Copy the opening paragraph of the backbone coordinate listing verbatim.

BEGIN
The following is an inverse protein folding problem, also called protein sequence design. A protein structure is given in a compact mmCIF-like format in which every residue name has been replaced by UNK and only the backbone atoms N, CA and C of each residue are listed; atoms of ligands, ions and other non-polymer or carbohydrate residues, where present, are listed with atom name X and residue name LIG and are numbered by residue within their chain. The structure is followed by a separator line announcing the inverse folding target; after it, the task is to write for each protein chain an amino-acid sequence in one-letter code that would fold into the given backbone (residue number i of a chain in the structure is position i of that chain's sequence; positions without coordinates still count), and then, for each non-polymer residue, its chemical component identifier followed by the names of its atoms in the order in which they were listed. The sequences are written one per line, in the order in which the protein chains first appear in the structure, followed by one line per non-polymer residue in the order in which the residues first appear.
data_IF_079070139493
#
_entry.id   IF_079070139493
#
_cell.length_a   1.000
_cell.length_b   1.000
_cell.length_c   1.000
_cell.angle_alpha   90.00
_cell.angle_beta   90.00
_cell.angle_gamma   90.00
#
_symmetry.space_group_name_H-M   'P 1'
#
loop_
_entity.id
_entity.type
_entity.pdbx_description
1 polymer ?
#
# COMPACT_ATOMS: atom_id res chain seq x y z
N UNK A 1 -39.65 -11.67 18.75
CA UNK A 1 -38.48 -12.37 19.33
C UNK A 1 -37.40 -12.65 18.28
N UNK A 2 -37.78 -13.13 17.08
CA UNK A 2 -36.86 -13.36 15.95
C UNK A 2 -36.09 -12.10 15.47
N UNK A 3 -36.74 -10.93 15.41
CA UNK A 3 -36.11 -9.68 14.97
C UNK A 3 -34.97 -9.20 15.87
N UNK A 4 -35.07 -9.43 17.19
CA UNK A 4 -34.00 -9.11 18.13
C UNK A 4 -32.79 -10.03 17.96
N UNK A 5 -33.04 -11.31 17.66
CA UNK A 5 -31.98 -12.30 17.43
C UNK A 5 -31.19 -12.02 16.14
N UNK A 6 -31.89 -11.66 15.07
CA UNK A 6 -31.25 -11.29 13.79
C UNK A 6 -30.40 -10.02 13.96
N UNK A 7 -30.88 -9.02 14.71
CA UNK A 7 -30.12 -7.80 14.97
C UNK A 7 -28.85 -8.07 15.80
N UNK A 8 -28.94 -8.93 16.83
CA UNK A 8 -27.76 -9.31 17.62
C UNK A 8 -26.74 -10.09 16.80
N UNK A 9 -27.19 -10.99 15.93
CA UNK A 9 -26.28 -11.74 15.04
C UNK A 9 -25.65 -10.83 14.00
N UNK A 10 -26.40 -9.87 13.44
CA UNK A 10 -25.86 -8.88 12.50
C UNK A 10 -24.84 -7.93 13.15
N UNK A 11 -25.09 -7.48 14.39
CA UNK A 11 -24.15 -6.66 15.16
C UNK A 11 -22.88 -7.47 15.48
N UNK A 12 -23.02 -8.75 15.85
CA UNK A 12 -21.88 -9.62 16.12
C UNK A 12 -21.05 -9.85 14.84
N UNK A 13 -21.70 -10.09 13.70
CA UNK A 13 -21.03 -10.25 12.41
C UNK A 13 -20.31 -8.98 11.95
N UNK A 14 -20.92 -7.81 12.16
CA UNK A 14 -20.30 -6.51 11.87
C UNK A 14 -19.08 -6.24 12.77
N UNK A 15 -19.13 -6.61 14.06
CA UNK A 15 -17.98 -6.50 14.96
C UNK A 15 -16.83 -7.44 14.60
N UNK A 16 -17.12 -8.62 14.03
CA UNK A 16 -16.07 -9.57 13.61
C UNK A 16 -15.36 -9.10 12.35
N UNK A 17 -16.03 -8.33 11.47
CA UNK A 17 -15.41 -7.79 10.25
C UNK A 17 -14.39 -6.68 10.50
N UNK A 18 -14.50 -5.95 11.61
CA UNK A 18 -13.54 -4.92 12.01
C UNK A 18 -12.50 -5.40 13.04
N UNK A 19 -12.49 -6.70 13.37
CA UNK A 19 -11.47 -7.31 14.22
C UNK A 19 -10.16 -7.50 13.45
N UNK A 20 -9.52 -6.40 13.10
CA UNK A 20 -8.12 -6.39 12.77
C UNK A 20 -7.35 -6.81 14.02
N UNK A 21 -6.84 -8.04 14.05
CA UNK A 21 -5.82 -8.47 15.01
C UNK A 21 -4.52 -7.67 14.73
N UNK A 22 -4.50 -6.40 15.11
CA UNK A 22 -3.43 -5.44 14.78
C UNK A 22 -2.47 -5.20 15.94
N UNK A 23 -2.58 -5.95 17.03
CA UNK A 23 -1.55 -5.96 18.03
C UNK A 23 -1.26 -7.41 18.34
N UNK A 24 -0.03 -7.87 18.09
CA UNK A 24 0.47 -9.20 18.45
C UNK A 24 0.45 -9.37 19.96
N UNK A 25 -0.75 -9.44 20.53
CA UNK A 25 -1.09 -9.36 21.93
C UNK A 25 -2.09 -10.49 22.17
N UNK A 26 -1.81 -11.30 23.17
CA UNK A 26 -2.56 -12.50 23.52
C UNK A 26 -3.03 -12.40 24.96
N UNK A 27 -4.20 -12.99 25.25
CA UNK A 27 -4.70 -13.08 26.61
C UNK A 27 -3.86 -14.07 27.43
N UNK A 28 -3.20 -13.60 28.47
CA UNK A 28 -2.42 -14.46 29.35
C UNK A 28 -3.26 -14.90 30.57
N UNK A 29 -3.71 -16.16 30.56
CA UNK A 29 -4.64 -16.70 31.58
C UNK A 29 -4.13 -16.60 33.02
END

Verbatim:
The following is an inverse protein folding problem, also called protein sequence design. A protein structure is given in a compact mmCIF-like format in which every residue name has been replaced by UNK and only the backbone atoms N, CA and C of each residue are listed; atoms of ligands, ions and other non-polymer or carbohydrate residues, where present, are listed with atom name X and residue name LIG and are numbered by residue within their chain. The structure is followed by a separator line announcing the inverse folding target; after it, the task is to write for each protein chain an amino-acid sequence in one-letter code that would fold into the given backbone (residue number i of a chain in the structure is position i of that chain's sequence; positions without coordinates still count), and then, for each non-polymer residue, its chemical component identifier followed by the names of its atoms in the order in which they were listed. The sequences are written one per line, in the order in which the protein chains first appear in the structure, followed by one line per non-polymer residue in the order in which the residues first appear.